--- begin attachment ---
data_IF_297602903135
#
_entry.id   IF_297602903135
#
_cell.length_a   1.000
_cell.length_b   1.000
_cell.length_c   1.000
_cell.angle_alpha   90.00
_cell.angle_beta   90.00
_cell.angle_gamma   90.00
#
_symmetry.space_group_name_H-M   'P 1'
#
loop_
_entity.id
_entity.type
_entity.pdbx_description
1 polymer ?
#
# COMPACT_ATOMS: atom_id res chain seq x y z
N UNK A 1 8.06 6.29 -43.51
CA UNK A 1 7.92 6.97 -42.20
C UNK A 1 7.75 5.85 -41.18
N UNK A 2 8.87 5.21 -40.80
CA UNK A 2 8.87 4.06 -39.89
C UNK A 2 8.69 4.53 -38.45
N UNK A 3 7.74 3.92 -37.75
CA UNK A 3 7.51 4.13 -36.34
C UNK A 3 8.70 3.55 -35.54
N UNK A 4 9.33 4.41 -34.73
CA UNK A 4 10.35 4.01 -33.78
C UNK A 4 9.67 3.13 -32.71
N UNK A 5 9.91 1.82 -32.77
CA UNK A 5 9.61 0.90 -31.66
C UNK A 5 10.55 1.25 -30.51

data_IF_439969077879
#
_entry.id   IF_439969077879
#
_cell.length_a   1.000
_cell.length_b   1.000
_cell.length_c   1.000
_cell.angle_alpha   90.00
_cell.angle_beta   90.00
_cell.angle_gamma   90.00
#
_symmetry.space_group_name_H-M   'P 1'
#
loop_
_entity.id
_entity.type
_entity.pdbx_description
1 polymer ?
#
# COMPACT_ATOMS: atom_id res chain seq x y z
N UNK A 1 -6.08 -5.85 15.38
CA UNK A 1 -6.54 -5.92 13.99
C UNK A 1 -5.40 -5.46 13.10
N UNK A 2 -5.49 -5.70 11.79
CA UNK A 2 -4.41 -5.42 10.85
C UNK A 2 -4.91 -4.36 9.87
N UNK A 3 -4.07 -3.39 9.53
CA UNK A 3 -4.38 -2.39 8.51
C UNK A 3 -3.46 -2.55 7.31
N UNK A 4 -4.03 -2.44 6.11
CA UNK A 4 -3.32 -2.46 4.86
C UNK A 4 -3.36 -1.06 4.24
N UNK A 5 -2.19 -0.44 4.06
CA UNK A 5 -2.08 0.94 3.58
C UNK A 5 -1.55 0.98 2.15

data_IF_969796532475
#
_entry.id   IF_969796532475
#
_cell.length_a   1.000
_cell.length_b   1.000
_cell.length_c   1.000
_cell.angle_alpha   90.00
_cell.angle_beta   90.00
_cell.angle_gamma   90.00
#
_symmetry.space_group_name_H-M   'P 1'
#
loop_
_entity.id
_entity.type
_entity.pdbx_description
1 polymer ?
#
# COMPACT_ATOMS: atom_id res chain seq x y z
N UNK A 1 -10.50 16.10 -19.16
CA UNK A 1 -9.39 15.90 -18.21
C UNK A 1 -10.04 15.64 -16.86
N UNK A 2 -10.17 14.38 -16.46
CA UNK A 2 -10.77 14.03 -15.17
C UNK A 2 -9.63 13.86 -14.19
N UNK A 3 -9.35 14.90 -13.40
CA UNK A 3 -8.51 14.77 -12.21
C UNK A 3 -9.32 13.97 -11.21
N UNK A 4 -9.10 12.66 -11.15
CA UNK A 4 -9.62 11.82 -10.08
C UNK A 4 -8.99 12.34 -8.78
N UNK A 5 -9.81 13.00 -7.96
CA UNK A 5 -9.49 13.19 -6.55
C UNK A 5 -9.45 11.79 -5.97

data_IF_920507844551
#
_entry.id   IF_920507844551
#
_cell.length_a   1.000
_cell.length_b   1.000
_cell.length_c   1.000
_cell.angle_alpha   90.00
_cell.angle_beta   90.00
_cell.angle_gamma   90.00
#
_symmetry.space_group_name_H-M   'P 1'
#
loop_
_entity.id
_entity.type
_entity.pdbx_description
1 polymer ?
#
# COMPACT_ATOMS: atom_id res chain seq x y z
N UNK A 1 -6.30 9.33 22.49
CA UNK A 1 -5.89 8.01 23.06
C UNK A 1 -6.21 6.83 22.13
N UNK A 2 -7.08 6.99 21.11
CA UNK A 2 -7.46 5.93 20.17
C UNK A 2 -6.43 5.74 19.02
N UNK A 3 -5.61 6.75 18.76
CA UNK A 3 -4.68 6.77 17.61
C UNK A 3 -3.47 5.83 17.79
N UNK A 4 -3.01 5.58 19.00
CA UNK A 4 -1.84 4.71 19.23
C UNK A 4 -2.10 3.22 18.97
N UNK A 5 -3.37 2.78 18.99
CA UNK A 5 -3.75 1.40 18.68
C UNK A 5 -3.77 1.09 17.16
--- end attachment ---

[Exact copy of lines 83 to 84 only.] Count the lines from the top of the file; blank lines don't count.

#
loop_